On Sunday, journalists William Broad and David Sanger wrote for the Times that a half-decade of “political deals and geopolitical crises” have thrown a wrench in the works of Pres.
Obama’s pre-White House plans, as a result eviscerating his previously stated intentions of putting America’s — and ideally the world’s — nuclear programs on ice.
According to the Times report, an effort to ensure that the antiquated nuclear arsenal being held by the US remains secure has since expanded to the point that upwards of $1 trillion dollars is now expected to be spent on various realms of the project during the next three decades, the likes of which are likely to keep the trove of American nukes intact and do little to discourage other nations from doing differently.
“The original idea was that modest rebuilding of the nation’s crumbling nuclear complex would speed arms refurbishment, raising confidence in the arsenal’s reliability and paving the way for new treaties that would significantly cut the number of warheads,” the journalists wrote. “Instead, because of political deals and geopolitical crises, the Obama administration is engaging in extensive atomic rebuilding while getting only modest arms reductions in return.”
Shortly after he first entered the oval office in early 2009, the Nobel Peace Prize commission awarded Pres. Obama with its highest award for, among other factors, taking a strong stance against international nuclear procurement.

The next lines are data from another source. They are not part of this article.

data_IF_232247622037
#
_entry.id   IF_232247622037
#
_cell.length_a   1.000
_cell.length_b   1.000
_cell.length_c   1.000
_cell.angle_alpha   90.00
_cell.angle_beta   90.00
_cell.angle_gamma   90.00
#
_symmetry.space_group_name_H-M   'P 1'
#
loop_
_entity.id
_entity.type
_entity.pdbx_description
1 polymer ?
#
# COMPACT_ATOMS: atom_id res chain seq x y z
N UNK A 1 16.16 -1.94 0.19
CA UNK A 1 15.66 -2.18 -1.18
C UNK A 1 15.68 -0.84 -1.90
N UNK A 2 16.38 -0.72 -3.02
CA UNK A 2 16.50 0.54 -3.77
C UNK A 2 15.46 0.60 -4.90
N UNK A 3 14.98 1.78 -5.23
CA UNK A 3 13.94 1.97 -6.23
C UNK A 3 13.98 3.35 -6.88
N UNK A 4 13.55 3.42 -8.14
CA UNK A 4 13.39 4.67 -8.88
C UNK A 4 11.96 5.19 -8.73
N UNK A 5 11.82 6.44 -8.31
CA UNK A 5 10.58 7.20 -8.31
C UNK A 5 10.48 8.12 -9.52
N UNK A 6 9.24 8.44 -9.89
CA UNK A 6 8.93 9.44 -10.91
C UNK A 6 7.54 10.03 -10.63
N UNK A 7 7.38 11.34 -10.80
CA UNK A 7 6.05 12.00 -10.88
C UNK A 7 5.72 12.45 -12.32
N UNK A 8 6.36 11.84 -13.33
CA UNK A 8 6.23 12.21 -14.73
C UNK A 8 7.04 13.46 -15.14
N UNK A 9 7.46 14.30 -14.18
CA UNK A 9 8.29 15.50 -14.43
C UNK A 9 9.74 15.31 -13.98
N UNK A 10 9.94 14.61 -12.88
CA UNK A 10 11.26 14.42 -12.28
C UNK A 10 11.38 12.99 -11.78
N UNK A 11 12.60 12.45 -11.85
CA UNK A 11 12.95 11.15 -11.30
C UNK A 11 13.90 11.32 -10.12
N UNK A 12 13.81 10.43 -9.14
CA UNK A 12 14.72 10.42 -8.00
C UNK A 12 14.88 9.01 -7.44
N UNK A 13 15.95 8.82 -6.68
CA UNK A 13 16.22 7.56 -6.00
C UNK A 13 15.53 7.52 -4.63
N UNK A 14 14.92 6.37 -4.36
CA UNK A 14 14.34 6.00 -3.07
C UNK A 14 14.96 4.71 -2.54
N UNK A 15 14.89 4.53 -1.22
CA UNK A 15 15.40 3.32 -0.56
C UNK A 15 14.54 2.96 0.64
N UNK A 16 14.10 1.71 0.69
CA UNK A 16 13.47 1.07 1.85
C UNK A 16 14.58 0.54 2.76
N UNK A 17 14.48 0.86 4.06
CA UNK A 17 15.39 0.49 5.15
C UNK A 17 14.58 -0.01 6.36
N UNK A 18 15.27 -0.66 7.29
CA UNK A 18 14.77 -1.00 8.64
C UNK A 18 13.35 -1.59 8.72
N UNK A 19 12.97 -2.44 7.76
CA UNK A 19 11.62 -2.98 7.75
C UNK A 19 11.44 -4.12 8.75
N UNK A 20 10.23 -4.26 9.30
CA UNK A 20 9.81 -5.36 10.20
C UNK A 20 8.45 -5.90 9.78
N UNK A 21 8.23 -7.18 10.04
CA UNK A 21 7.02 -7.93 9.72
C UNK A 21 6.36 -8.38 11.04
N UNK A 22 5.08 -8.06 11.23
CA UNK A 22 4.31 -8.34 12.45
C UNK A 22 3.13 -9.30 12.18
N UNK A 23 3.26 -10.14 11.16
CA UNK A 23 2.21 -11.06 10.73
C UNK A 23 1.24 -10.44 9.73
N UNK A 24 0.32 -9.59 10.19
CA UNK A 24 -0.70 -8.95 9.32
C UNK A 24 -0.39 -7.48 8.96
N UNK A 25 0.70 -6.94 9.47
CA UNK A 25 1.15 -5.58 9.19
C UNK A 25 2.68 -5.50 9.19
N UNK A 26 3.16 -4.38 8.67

“I’m not naïve,” Obama said that year. “This goal will not be reached quickly — perhaps not in my lifetime. It will take patience and persistence.”
After speaking with analysts, however, the Times journalists — both Pulitzer winners in their own right — now raise doubts that the commander-in-chief’s campaign goals will come to fruition anytime soon.
“With Russia on the warpath, China pressing its own territorial claims and Pakistan expanding its arsenal, the overall chances for Mr. Obama’s legacy of disarmament look increasingly dim, analysts say,” they wrote. “Congress has expressed less interest in atomic reductions than looking tough in Washington’s escalating confrontation with Moscow.”
Indeed, international disputes have without a doubt raised concerns in recent years over the nuclear programs of other nations. The Washington Post reported this week that Pakistan is working towards achieving the capability to launch sea-based, short-range nuclear arms, and concurrently the Kremlin confirmed that Russia is set to renew the country’s strategic nuclear forces by 100 percent, not 70 percent as previously announced.
As those countries ramp up their nuclear programs on their own, the Times report cites a recent study from the Washington, DC-based Government Accountability Office to show that the US is making more than just a minor investment with regards to America’s nukes. According to that report, 21 major upgrades to nuclear facilities have already been approved, yet in the five years since Obama took office, “the modernization push” to upgrade the nukes has been “poorly managed and financially unaccountable.”
“It estimated the total cost of the nuclear enterprise over the next three decades at roughly $900 billion to $1.1 trillion,” the journalists noted. “Policy makers, the [GAO] report said, ‘are only now beginning to appreciate the full scope of these procurement costs.’”